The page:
The following is an excerpt (#13 of 20) from:
"Jesus Among the Julio-Claudians"
copyright 2017 Charles N. Pope
Marc Antony as Neo-Ceraunus
Ceraunus, the former Heracles (firstborn son of Barsine/Roxane), had not reappeared in Macedon to bring peace, freedom or renewed glory to the world-conquering Macedonians, but to incite rebellion and kill off its remaining out-and-proud patriots. The royal sting operation was concluded by summoning the most fearsome foreign invader of the day, and under the leadership of two famous generals, Bolgios/Belgius and Brennus/Brennius, who likely corresponded to the two sons of Alexander the Great, i.e., Alexander IV/Ptolemy II and Ptolemy Epigone/Onias. In response, we are told by Justin that Ceraunus taunted the invaders and gathered only a small force of primarily untrained soldiers to oppose them. Their main qualification was that they were quite specifically “the sons of those who had served under Alexander the Great, and had been victorious throughout the world.” In other words, the reward of the men who followed Alexander and were killed off mercilessly by him was to ensure that their progeny would be likewise sacrificed back home. In effect, the sons of Alexander the Great were taking revenge on the sons of those soldiers who had “failed” their father (for having refused to march with him to the ends of the earth).
The royal family did not care to feel indebted to anyone. (From the perspective of the royal family, if the Macedonians had achieved renown, it was because they had brought it about.) And the royal family had conceived of a many methods to rid themselves of people that insisted on having inalienable rights rather than revocable privileges. The disaster of Macedon’s ravaging by the Gauls was variously attributed to the youthfulness/immaturity, arrogance and especially the “madness” of Ceraunus. It was not blamed on the royal family as a whole. As artificial as it may seem, the fabled madness of the demi-god Hercules was a useful precedent for the Ptolemies. Their adaptation of the precedent in turn became useful to the Julio-Claudians that followed. The exploitation of precedent was a fundamental aspect of royal culture and a critical means of understanding that culture now.
The identification of Antony/Herod with both Ptolemy I Soter and Ptolemy Ceraunus is a bit surprising. Although playing multiple roles was often necessary, it was not strictly necessary in Antony’s time. In fact, it would be far more expected for the role of Ceraunus to have been given to the second prince of the younger generation, namely Ptolemy XIV/Marcus Agrippa, because Ceraunus/Hercules was the second prince of his day (born after Ochus/Antiochus and before Alexander IV). Yet, it is a prince of the older generation that becomes obsessed with the leading princess, Cleopatra, and to the point that he cannot be bear to be separated from her. He also has a name, Antony (“most praiseworthy”) that reflects a Judah typecasting, which was associated not only with praise, but also war and thunder (from an association with the fourth god of the pantheon, Horus/Adad). Also, unlike Octavius (Ptolemy XIII) and Marcus Agrippa (Ptolemy XIV), Antony was denied the status of pharaoh in Egypt and was perhaps the most dejected over his rule there being terminated.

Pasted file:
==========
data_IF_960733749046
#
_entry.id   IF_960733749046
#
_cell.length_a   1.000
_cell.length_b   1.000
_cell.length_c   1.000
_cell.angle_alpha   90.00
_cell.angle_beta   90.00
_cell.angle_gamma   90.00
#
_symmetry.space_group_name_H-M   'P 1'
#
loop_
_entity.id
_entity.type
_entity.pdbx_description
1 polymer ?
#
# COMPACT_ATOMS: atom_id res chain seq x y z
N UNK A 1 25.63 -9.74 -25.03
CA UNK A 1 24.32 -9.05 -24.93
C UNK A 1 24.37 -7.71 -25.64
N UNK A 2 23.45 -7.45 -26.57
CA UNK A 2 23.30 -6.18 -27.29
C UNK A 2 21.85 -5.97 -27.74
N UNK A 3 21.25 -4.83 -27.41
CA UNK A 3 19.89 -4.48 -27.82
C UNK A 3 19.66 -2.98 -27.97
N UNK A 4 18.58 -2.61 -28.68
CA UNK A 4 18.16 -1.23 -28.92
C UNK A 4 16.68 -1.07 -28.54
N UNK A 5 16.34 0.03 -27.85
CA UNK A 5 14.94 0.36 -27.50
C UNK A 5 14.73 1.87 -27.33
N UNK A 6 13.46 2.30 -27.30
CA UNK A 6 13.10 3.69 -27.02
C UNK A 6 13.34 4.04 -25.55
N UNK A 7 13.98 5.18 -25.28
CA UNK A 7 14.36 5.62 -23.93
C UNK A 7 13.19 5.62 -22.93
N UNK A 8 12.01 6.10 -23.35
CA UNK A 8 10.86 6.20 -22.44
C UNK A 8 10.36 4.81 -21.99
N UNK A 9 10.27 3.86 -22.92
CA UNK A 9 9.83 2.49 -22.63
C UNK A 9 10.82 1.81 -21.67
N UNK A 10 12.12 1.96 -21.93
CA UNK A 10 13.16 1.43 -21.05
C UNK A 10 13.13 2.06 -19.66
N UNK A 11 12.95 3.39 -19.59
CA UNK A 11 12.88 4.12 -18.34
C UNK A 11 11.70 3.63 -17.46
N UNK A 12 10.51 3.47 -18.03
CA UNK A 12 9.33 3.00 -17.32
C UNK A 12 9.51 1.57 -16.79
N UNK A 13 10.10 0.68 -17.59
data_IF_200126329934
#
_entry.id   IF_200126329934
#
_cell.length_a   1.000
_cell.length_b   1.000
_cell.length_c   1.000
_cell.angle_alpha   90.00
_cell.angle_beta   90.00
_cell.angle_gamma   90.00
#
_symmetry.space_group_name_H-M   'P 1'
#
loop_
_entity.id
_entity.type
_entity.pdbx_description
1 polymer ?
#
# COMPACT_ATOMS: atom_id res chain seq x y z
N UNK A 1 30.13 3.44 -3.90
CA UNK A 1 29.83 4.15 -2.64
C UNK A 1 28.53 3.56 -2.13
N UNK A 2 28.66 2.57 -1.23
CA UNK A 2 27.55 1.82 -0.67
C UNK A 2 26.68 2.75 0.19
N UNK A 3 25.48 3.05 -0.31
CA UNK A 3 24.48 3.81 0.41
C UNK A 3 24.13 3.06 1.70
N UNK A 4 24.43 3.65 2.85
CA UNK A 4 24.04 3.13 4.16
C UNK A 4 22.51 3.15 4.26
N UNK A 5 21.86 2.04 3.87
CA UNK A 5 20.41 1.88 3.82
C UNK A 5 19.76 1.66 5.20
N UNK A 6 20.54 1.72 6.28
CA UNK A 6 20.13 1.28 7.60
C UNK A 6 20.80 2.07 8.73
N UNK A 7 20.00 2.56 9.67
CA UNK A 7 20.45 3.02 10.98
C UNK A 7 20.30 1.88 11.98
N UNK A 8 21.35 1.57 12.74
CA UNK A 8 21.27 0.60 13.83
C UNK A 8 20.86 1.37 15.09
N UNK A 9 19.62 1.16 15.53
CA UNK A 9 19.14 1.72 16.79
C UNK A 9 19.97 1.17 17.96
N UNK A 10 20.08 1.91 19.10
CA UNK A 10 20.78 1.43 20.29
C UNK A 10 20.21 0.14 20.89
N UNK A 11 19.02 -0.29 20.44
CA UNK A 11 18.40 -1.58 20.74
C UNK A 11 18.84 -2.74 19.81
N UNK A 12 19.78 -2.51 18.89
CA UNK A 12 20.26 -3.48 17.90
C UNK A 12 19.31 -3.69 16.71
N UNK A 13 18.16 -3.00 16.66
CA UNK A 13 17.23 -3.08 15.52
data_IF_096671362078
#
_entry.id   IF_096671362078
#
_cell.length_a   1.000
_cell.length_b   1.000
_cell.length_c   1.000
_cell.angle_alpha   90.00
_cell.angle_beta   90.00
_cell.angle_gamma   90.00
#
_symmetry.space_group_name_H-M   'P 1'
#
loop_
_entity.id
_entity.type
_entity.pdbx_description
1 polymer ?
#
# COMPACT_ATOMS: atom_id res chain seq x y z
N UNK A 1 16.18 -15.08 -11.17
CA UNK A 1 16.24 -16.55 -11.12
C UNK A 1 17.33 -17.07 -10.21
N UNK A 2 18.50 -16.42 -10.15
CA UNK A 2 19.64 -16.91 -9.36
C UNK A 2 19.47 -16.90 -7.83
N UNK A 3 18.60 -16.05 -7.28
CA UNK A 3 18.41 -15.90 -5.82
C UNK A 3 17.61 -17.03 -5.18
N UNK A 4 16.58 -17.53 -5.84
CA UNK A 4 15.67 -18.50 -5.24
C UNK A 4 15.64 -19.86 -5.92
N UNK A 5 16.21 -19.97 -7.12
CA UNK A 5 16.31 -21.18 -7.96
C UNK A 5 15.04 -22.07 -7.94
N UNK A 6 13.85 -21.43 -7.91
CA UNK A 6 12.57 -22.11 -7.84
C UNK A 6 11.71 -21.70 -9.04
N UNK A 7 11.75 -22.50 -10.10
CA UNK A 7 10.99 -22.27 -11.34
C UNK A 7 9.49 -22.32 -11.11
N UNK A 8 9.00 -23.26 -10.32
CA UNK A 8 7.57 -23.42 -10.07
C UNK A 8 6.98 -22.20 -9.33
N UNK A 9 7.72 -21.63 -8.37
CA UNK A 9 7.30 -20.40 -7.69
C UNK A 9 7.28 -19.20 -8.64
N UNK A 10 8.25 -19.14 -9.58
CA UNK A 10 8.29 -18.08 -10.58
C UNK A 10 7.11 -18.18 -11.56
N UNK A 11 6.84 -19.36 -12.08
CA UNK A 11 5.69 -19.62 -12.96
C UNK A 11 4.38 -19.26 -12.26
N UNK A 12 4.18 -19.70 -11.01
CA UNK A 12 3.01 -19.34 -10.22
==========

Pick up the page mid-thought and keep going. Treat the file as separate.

As it turns out, Antony/Herod may have had only one royal daughter, and no actual royal sons. (One or both of Antony’s putative daughters may have been sired by Marcus Agrippa. His two “sons” are quite clearly alter egos of Caesarion and Tiberius.) Antony’s “punishment” for this “failure” was to receive the undesirable role of Ceraunus, and to also play that particular role in the volatile and vituperative Jerusalem of Israel. Yet, even as traditional Jewish standing was being restored, their next “downsizing” was already being planned. Antony was giving up his inimitable life in Egypt, not simply to adorn the fig tree of Israel, but to also hang people on it and then cut it down. The role of Ceraunus not only foreshadowed a gruesome death for Herod, but also declared royal intentions to make Jerusalem and Israel pay for Herod’s crimes. Herod, like his role model Ceraunus, was a fall guy or scapegoat, but his presumed guilt was going to be transferred to the Jewish nation. The painful nature of Herod’s death was likely greatly exaggerated. On the other hand, the suffering caused later on by Rome’s brutal crushing of the so-called Jewish Revolt was quite visceral.
Antony would have understood his double role (as the neo-Ptolemy Soter and neo-Hercules/Ceraunus) fairly early on. The name Herod is related to that of Hercules. Even more significantly, the reported killing of Orodes (Crassus, the neo-Seleucus) by Phraates IV (another likely alias of Antony/Herod) also pigeon-holed Antony as the Ceraunus of the new Roman Era. However, it seems that Antony was tapped to play the role of Ceraunus primarily because the royal family wanted to keep the Jews on a very short leash. In other words, bad blood had arisen between the royal family and the Jews during the Ptolemaic Period and the Jews were therefore to remain as if “under the sword of Damocles.”
The royal family was using much the same methods in Greece as they did elsewhere, including and especially among the Jews. The Jews functioned as the “business end” of the royal empire by facilitating military, economic and cultural enterprises. Although they were allowed certain privileges and exemptions, they were never allowed to grow too high and mighty. At the end of the day, they existed only at the pleasure and benefit of the royal house. When the Jews became a bigger problem than blessing to the royal family, they were brutally disenfranchised. A remnant was spared, but seemingly only so the royal family could continue tormenting them for the next 2,000 years!
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